Surviving a Matrix Management Structure
Working in a matrix management structure often means being accountable to several people (having multiple bosses) and having accountability without authority – both of which are challenging. It’s not uncommon for people working in a matrix management structure to be frustrated. People with dotted-line employees or managers often say they’re unsure of who they really work for, who to go to with challenges and needs, and that they don’t have the authority to lead people or processes. All of these frustrations are avoidable and manageable. The key to making a matrix management structure work is lots and lots of communication.
If you work in a matrix management environment and are thus accountable to multiple people, take charge of the management structure by asking the questions:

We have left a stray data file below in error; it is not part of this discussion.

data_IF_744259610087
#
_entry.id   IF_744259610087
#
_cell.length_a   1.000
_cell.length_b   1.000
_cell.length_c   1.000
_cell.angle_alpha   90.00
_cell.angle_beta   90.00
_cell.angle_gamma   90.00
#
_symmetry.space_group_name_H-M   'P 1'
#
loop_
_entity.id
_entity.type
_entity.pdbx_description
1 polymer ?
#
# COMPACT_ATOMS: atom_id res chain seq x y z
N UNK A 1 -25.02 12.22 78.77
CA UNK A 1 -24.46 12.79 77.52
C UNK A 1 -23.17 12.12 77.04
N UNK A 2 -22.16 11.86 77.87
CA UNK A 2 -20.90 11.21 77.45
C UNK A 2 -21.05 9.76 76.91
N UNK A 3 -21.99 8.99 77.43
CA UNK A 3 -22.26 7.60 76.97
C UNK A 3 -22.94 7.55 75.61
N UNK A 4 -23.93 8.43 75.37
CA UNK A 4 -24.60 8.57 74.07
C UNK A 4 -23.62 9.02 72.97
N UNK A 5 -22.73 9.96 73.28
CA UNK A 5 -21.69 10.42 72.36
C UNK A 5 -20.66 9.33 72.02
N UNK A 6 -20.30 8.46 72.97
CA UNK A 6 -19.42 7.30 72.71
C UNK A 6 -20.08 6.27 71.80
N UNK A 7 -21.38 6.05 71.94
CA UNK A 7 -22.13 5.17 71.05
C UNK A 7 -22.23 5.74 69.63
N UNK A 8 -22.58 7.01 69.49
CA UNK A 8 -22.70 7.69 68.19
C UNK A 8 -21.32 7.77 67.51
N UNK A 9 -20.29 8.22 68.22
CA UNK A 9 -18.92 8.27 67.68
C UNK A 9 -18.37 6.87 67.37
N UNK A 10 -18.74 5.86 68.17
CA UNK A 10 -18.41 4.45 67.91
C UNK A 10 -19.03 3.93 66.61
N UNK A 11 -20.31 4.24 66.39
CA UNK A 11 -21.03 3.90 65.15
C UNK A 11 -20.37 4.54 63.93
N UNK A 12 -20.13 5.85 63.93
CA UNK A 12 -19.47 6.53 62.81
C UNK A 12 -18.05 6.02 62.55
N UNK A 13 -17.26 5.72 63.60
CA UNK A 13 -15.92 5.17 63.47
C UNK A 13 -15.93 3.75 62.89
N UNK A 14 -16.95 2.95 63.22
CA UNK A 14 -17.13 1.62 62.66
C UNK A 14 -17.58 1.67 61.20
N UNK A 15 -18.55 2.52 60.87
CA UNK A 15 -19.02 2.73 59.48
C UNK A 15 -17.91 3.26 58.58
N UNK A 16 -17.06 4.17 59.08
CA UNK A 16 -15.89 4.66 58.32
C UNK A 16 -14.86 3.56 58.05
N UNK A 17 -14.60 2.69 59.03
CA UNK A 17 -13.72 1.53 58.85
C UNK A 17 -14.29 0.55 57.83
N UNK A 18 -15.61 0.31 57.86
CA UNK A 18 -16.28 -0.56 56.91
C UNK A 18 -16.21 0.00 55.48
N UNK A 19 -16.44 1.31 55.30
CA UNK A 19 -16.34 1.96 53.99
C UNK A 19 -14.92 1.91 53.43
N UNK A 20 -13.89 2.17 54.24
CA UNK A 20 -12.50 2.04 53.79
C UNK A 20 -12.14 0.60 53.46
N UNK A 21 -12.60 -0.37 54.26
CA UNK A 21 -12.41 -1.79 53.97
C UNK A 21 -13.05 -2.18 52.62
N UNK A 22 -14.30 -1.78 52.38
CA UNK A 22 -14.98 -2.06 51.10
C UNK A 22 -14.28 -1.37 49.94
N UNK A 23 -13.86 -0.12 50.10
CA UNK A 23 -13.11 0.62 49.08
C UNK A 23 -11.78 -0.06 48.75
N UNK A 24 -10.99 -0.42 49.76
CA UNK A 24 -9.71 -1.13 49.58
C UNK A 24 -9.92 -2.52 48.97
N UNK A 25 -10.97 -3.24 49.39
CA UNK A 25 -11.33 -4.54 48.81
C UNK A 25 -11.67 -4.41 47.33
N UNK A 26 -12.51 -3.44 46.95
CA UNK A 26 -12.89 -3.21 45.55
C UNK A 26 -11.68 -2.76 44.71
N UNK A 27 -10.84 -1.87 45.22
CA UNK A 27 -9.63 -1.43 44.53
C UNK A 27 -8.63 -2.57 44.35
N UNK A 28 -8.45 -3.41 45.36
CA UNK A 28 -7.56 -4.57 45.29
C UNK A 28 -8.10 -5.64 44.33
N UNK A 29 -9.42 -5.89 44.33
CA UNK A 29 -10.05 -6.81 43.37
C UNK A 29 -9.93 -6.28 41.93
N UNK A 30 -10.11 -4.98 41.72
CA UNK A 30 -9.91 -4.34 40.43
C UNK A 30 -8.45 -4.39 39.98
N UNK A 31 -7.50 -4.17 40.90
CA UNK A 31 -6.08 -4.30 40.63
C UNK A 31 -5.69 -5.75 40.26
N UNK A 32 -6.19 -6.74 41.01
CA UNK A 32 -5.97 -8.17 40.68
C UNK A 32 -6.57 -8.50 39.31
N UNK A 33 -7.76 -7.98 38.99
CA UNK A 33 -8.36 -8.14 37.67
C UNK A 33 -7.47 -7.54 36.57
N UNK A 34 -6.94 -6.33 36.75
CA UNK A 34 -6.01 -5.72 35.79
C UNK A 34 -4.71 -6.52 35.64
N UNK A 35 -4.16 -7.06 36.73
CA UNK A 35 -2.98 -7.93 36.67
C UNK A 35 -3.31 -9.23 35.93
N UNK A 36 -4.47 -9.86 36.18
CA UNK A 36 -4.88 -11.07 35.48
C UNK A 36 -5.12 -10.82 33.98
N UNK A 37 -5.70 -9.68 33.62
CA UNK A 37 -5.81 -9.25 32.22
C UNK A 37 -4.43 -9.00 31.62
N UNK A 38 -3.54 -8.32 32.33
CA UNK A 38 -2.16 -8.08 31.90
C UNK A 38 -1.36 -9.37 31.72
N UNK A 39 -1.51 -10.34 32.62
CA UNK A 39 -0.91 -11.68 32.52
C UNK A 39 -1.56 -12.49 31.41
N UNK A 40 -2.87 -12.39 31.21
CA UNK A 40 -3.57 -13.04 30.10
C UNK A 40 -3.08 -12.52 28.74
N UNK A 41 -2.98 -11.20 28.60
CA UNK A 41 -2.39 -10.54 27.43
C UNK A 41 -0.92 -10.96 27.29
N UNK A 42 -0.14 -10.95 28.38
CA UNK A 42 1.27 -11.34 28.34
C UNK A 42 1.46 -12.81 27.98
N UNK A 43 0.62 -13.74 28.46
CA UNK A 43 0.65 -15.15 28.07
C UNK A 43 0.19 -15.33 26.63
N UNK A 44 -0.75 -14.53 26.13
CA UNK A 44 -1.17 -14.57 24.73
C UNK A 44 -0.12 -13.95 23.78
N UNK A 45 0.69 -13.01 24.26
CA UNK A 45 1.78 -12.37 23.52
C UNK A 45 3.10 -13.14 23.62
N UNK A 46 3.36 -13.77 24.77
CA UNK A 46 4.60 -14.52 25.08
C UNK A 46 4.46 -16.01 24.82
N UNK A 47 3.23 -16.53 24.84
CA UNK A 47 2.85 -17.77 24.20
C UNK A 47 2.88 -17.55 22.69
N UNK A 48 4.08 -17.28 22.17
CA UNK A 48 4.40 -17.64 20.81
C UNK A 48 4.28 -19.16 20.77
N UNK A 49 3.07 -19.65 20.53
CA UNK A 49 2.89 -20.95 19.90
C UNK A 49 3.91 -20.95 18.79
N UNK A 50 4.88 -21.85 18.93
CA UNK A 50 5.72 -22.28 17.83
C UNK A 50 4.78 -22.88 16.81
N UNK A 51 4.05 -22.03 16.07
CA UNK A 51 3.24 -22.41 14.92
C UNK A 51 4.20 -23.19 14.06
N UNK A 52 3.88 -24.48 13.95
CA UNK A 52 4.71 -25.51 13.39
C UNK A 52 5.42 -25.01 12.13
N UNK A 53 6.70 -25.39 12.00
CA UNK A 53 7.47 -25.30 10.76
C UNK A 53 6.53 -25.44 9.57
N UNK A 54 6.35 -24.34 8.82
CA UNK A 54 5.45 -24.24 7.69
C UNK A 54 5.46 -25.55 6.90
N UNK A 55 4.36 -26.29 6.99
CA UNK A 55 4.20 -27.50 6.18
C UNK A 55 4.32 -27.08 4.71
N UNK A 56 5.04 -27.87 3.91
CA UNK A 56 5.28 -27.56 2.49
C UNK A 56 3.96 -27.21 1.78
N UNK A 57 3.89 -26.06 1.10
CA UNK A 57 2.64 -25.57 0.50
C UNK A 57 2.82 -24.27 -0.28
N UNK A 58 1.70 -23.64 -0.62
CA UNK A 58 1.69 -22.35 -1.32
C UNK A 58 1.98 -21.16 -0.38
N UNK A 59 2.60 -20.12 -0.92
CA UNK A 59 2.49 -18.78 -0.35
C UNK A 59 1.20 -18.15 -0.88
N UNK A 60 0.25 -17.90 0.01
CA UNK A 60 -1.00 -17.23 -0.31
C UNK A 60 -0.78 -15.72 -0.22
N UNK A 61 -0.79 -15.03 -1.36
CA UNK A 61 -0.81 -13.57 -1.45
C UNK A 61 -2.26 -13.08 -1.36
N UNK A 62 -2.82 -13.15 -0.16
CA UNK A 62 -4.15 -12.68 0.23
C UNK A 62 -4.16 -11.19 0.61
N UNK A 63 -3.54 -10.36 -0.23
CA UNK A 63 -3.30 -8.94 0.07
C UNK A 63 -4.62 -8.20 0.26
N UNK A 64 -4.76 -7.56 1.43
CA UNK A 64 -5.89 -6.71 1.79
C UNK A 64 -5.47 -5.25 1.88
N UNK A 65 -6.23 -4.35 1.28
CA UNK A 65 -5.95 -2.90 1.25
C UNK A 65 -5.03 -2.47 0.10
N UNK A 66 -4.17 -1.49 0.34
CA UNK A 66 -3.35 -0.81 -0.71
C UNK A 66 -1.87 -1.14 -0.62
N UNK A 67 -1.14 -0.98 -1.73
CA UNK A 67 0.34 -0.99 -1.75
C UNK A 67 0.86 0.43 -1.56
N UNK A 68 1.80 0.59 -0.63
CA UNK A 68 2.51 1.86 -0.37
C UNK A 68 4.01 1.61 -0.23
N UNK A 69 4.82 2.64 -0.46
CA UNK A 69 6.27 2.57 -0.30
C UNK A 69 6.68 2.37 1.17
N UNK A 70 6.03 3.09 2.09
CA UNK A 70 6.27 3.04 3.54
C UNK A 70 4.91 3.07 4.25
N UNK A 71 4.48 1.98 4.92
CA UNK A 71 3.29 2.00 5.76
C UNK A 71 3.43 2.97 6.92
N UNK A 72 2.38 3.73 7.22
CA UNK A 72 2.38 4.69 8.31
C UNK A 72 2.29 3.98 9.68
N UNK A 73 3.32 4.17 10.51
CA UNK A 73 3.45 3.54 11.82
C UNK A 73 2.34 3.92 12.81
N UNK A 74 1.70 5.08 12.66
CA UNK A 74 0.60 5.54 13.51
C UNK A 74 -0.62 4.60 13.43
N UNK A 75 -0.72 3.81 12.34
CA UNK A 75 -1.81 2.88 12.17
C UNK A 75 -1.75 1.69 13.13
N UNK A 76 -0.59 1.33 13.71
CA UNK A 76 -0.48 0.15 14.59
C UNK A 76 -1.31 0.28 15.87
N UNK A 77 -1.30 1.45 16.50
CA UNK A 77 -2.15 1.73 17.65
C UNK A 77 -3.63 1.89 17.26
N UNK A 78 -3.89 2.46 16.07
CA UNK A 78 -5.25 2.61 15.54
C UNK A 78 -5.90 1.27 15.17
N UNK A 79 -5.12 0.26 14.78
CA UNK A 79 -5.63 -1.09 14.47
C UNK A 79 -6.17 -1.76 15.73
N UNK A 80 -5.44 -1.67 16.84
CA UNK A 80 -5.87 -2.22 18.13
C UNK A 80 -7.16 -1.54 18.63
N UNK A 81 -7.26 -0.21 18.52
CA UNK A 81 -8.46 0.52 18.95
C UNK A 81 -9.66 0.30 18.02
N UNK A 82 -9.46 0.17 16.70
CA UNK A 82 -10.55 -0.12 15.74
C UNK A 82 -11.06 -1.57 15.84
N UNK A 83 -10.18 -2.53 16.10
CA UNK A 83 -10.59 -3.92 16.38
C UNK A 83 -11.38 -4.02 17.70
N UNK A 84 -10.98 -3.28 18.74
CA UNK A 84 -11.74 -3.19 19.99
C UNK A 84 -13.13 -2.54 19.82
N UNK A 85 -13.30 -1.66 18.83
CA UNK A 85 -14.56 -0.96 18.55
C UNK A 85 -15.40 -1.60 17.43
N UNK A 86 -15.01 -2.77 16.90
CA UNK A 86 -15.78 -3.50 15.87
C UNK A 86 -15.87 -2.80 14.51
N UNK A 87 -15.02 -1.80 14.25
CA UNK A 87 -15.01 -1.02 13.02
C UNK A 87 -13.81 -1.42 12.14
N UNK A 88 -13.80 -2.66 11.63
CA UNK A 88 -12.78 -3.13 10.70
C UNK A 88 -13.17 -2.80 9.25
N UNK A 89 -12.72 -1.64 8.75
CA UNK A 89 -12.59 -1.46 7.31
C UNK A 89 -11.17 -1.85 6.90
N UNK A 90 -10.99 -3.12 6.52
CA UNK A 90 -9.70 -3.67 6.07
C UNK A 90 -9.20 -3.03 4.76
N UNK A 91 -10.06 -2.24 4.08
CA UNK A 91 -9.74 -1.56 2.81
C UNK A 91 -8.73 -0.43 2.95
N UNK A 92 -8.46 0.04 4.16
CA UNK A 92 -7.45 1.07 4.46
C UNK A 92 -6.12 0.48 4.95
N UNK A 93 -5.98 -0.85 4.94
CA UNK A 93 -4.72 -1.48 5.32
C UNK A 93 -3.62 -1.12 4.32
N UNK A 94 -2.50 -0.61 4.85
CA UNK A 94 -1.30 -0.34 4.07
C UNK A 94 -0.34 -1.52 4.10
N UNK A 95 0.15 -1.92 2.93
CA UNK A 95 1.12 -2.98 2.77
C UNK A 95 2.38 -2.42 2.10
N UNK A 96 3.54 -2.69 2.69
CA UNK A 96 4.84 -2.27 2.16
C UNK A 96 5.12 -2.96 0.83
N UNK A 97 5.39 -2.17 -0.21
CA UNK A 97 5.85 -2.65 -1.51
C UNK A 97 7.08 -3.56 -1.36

- Who is my ultimate boss?
- Who has input on my performance feedback and review?
- Who writes my performance review?
- Who has decision-making authority over my pay increases and promotion opportunities?
- Who do I go to when I need help?
- Quarterly (at a minimum) group meetings with all the managers you’re accountable to
- That all the managers you’re accountable to provide input on your performance appraisal
- That all the managers you report to participate in your performance discussion(s)
Follow the same practices for people who dotted line report to you. If you’re accountable for someone’s results, but you’re not their direct supervisor, ask for quarterly meetings with the employee and their boss. Ask to participate in the employee’s appraisal process and keep the lines of communication between you, the employee, and the direct supervisor transparent and open. Talk regularly. Agree on who sets expectations and gives feedback. Be sure you know your role and the direct supervisor’s role.
The key to making a matrix management structure work is:
- Everyone knows who does what and who has what authority
- Group meetings that happen at least quarterly
- Expectations are clear
Ask more. Assume less.